OTTAWA SENATORScenter Jason Spezza, who used to play as if he were saving his 6'3",213-pound body to donate it to science, dropped to one knee and took a PatrikElias shot in the chest with six minutes to go in Game 3 against the New JerseyDevils last week. Although the shot block was widely reported, the press mightas well have said that a pig had been spotted flying over Parliament inCanada's capital. Indeed when Chris Stevenson of the Ottawa Sun asked Senatorsplayers if they had actually seen the block, forward Chris Kelly replied,"No. Like the Loch Ness Monster, you hear about it but you never seeit."
Following a win inthe next game--Ottawa eventually would brush aside the Devils in a 3--2 win inGame 5 last Saturday to advance to the Eastern Conference finals against theBuffalo Sabres--Kelly summoned the reporter and stage whispered, "I've seenNessie." Spezza, who had a mere 14 blocks during the regular season,stopped two in that match. "He's more than fine with the puck,"Senators coach Bryan Murray says of Spezza, whose 1.3 points-per-game averagewas fifth in the NHL. "Without the puck, he's well above average, andthat's a big, big improvement for him."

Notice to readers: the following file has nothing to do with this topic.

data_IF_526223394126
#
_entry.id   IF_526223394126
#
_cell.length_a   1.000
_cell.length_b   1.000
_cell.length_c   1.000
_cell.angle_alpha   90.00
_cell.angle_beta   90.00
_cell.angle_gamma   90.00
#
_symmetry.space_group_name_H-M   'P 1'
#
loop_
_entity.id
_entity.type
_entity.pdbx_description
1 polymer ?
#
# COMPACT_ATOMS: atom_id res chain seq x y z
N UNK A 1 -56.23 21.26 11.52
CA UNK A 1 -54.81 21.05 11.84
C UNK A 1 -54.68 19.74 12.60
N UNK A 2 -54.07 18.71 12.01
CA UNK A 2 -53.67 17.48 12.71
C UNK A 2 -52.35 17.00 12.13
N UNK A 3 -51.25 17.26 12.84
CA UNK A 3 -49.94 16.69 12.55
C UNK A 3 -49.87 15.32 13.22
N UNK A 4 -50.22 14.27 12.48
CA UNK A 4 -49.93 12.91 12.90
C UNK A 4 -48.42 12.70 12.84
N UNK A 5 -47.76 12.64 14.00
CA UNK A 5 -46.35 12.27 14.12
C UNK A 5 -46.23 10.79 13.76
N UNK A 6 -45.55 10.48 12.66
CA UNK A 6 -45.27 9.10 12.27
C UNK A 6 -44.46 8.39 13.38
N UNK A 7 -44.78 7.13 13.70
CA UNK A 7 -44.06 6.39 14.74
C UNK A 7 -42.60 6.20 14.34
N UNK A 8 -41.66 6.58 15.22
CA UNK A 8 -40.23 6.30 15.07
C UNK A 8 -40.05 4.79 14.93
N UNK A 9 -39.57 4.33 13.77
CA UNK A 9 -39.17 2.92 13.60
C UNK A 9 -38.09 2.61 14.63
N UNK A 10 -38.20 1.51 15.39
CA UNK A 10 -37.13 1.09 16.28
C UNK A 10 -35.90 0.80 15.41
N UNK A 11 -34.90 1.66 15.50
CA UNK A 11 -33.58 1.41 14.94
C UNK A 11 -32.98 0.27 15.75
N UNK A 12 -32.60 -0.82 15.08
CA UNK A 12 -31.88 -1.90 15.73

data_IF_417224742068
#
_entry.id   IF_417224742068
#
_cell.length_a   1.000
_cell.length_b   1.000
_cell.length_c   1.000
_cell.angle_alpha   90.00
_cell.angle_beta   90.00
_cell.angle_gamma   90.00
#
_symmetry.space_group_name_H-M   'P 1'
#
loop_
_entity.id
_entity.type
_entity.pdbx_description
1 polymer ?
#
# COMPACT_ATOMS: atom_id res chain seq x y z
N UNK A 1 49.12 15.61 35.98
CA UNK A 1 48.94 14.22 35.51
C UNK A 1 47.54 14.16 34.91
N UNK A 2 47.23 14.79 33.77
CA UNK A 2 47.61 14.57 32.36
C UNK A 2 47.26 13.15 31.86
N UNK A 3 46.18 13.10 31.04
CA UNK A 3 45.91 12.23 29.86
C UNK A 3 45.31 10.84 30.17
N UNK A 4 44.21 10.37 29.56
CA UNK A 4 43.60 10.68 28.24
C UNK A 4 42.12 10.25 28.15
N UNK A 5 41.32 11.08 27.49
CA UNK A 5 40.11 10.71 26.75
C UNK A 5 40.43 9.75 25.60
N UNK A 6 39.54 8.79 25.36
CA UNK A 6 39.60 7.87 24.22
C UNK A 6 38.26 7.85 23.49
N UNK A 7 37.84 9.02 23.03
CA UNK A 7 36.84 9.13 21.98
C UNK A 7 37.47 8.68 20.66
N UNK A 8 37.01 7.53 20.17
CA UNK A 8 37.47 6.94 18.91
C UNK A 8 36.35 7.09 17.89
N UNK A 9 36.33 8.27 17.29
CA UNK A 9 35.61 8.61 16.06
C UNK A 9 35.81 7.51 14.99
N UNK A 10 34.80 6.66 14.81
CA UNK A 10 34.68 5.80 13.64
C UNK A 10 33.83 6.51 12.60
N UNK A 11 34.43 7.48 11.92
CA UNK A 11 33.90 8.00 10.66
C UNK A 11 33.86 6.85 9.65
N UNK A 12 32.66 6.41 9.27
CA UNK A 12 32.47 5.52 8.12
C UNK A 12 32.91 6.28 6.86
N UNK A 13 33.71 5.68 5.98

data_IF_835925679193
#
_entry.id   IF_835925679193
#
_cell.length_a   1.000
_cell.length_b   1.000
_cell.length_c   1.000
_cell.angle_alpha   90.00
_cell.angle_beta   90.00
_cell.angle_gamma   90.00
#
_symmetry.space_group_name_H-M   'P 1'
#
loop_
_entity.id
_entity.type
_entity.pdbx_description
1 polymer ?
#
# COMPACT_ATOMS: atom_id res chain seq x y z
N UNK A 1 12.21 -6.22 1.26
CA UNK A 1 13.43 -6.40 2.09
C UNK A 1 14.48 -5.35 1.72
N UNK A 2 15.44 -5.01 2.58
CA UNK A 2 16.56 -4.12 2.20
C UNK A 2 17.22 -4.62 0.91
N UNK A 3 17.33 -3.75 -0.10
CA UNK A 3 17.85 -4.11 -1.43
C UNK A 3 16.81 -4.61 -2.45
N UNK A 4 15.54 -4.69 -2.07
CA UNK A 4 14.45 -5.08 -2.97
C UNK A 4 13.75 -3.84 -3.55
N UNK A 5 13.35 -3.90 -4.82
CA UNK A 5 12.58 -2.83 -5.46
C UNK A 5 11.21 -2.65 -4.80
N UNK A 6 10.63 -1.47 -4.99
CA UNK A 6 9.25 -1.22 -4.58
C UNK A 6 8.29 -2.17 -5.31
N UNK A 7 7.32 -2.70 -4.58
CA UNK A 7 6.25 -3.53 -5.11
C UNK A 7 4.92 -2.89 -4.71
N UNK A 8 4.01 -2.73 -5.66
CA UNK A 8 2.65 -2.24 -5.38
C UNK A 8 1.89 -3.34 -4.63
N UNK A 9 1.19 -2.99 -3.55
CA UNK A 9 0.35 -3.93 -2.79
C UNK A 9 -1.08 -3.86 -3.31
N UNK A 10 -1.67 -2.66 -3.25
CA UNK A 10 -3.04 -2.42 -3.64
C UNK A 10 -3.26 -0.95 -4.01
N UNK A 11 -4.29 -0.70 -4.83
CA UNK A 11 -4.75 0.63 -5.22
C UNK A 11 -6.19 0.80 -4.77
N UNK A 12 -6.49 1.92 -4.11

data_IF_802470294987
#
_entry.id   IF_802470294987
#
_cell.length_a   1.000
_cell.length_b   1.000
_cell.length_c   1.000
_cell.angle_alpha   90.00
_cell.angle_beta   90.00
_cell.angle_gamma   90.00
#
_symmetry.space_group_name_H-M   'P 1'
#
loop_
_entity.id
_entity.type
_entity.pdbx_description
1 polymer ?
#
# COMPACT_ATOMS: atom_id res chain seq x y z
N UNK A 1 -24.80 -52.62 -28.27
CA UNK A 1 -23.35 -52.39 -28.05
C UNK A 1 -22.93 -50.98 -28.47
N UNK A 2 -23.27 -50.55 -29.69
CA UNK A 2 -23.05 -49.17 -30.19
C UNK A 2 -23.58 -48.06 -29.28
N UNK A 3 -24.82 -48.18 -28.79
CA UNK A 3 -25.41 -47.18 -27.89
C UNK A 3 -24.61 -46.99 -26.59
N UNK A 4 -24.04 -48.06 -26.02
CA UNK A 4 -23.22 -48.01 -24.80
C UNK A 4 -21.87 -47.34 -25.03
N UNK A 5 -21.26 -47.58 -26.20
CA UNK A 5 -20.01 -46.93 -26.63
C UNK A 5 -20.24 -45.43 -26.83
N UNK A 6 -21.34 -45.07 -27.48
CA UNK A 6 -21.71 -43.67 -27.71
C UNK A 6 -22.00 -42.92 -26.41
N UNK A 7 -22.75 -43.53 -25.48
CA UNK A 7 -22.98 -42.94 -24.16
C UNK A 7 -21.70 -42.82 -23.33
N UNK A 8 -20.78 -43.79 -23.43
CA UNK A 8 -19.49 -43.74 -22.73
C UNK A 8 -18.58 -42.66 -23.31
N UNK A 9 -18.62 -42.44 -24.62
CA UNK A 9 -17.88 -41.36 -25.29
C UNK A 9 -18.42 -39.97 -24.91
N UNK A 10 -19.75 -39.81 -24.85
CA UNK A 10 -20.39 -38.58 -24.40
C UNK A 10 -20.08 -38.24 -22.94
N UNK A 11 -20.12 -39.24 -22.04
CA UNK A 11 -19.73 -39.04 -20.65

Against theDevils, Spezza and his linemates, Daniel Alfredsson and Dany Heatley, gamboledas if they were playing pond hockey but never gambled on the defensive end,combining for nine goals and 14 assists, a +18 rating and, yes, even 10 blockedshots in the series. "The dangerous part is, [that line] is playing a greattwo-way game," says Sabres coach Lindy Ruff. "It's not even aboutoffense for that line anymore."
Spezza might havelost his thirst for the blind drop pass, but not his cheek. In Game 4 theDevils were called for icing, allowing Murray to make a line change and get afavorable match-up. Murray told the Spezza line he wanted them "to make oneplay at the net and get the hell off, a short shift." Eight seconds later,after a Devils turnover, Heatley beat goalie Martin Brodeur from an acute anglefor the go-ahead goal. When Spezza returned to the bench, he turned to Murrayand asked, "Short enough for you?"